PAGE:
• Did you take it off? It's a very good story. Except for “Only a 49 miles to go.”. It should be "Only 49 miles to go." Other than that its good.
  • i am new here and really dont know how to find the story-could you give me a heads up and i will proof it for you-smile and enjoy the night need to check your spelling a lot of it is spelled wrong for the context of the word-suggest using grammer check--it is a little sporatic and bounces from one scene to another with little to fill in between but the ending has great potential-slight bit of re-writing and you should score well with it---- enjoy the night
  • Looks good, and that's a fine length. Whoever said that was too long, probably doesn't understand what the "short" means. Anyways I ony found a couple of things. You said “Only a 49 miles to go.” I would probably take that a out. Limping and stopping around thirty times on the 29 miles he had come had taken all the energy out of him. I don't see many things wrong with this line it's just somewhat confusing, I would recommend editing it for better clarity.
  • Looks really good. A few typos: "Immediately after getting of the boat," should be "off the boat" (correcting the word off). "There were also four other solider," should be "other soldiers" (adding an S). I don't think the word "lied" is used incorrectly throughout. I'm thinking it should be "lay down" or "laid down"... I'd look up the rules on how to use that word; sorry I don't know it off the top of my head. Is the tale set in France? Should the distance signs be in kilometers instead of miles? Goes towards authenticity. A lot of your sentences start with "He ..."; I would look at maybe mixing it up a bit by starting with the verb instead. For example try, "Looking at his leg, he found three pieces of glass that had found their way deep into his flesh." or "As the only survivor, he only received cuts to the face because, luckily, he was farther away from the grenade than the others. " Nicely done and hope you get a good grade on it. :)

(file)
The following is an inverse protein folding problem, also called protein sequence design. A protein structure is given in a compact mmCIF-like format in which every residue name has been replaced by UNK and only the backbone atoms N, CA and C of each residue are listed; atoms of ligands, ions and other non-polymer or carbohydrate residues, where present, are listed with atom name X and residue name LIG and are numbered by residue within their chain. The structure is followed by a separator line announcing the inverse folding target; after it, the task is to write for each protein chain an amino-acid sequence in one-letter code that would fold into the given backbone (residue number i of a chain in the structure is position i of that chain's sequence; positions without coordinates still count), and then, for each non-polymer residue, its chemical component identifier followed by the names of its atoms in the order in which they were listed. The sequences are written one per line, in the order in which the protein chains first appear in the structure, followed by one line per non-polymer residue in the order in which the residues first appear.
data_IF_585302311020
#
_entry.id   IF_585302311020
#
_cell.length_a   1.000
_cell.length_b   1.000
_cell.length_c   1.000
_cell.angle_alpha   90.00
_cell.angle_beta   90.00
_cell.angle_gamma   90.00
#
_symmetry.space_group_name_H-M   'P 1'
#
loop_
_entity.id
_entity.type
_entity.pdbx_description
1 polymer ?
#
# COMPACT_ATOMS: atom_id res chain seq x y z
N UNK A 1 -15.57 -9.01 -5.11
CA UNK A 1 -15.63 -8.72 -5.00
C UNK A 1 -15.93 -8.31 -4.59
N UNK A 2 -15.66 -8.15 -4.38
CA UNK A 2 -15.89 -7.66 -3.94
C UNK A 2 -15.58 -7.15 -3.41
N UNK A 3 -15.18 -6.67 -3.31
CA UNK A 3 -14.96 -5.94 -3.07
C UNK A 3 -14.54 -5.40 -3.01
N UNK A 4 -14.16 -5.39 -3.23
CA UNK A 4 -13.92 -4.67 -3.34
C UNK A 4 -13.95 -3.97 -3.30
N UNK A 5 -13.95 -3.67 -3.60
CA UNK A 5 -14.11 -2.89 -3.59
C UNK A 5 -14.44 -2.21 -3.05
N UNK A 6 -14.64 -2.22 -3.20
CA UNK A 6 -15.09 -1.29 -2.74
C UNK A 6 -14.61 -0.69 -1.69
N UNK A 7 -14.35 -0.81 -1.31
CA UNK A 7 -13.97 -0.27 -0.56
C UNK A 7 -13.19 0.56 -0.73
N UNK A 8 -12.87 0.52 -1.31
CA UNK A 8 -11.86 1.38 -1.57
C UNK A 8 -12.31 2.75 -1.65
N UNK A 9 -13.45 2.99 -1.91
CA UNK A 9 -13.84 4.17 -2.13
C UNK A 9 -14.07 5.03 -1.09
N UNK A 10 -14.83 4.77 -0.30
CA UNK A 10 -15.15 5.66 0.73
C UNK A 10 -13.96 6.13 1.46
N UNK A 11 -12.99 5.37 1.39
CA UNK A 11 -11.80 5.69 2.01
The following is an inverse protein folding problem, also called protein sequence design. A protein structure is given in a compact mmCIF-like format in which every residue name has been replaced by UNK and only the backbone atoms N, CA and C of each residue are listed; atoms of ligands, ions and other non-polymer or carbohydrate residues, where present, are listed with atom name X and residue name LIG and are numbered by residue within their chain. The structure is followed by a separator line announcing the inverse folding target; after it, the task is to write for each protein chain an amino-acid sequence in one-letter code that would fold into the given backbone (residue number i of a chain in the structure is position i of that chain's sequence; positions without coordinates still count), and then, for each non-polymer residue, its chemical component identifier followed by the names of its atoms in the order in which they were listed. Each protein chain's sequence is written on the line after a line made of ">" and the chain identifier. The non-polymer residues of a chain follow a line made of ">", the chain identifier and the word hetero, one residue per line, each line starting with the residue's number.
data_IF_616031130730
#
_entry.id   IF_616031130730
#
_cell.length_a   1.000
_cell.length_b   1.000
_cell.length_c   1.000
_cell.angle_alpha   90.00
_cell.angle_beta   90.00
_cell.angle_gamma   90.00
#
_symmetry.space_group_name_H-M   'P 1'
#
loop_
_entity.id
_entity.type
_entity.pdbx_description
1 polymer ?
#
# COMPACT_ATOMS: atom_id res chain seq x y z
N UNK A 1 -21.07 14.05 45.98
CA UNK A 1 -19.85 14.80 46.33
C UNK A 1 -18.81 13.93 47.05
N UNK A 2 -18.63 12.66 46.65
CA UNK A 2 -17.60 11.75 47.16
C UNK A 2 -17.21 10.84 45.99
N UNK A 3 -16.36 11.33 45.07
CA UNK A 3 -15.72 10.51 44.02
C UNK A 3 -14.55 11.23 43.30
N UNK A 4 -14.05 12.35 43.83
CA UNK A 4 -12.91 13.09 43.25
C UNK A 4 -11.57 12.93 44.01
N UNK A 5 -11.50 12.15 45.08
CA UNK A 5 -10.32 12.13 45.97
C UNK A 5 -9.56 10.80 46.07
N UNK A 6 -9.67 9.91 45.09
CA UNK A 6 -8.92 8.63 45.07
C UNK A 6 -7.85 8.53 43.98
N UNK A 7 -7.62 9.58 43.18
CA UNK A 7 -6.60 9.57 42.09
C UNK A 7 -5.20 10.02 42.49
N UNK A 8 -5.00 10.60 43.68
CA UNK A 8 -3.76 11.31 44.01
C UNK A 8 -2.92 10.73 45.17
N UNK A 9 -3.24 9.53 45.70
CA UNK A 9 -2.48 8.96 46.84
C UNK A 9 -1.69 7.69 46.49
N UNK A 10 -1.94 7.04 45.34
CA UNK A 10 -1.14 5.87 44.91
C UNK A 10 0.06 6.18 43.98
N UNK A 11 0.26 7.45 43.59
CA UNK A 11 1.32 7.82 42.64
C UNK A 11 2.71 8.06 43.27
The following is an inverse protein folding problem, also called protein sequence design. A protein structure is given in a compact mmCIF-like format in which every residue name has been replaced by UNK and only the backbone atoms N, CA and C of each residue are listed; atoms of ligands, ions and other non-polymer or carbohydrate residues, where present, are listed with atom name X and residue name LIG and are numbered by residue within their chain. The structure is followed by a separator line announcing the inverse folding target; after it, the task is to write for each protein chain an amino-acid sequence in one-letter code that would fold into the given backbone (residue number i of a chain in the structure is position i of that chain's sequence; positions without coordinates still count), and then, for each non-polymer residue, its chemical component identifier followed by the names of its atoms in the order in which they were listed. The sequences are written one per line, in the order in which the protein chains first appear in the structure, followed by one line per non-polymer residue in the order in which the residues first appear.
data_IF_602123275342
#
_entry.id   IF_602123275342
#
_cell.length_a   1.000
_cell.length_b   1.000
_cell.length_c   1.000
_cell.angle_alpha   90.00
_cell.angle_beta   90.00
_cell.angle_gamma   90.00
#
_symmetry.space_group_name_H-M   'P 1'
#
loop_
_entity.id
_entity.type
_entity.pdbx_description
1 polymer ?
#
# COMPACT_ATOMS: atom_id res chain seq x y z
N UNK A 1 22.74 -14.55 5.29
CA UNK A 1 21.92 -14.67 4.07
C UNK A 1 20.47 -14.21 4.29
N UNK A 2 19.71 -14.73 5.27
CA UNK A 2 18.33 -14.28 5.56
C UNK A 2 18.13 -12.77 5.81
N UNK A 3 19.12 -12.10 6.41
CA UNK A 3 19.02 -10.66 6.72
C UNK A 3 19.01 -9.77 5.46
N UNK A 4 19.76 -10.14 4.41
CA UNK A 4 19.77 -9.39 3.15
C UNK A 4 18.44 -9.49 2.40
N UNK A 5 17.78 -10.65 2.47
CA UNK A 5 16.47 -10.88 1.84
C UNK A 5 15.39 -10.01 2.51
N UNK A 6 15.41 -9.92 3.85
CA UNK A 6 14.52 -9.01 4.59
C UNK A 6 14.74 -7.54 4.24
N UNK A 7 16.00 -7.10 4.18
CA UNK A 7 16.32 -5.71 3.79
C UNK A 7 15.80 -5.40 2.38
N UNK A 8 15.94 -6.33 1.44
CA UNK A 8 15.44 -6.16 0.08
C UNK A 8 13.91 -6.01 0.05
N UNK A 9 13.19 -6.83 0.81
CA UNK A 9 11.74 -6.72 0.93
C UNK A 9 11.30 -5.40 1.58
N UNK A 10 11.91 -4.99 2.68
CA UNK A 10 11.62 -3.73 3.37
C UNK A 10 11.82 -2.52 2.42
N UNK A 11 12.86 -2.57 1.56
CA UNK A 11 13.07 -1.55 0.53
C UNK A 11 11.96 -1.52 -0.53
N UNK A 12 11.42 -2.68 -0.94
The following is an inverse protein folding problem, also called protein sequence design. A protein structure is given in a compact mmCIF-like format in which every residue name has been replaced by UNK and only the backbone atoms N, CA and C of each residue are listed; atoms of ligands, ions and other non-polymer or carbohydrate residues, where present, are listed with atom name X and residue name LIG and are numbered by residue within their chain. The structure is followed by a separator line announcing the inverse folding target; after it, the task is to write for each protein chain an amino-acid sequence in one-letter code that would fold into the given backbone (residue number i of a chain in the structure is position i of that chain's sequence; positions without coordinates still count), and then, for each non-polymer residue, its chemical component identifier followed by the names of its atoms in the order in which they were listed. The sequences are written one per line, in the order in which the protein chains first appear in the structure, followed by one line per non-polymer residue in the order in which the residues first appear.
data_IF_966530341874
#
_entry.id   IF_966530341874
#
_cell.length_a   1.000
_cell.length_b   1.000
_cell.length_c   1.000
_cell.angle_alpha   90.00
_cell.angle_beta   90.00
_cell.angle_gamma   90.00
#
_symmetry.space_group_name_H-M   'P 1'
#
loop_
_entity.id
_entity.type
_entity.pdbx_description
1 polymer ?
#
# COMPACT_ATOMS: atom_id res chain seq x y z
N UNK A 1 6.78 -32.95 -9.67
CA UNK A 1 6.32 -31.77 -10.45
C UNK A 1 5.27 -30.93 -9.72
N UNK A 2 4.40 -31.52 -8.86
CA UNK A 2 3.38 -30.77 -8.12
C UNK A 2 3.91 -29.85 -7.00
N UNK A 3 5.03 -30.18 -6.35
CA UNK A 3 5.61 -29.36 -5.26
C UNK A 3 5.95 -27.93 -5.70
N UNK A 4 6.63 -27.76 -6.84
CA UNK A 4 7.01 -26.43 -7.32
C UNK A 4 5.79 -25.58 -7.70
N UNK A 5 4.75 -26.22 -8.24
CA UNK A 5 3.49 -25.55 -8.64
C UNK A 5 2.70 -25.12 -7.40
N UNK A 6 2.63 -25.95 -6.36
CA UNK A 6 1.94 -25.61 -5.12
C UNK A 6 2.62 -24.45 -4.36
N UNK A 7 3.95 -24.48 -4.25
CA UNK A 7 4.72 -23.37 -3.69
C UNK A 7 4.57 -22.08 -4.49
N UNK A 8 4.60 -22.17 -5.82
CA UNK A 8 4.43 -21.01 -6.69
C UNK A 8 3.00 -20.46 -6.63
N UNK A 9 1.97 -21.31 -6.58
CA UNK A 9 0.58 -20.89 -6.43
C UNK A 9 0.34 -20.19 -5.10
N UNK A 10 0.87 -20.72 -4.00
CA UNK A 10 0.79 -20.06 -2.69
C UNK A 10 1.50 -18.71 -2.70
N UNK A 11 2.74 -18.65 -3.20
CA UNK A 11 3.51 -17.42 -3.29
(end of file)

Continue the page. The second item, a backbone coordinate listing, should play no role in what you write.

• it sounds okay to me
  • One thing popped up for me that you may want to research. Since it can be quite confusing I have copied it from a grammar site: "Laid vs. Lay vs. Lain In the past tense,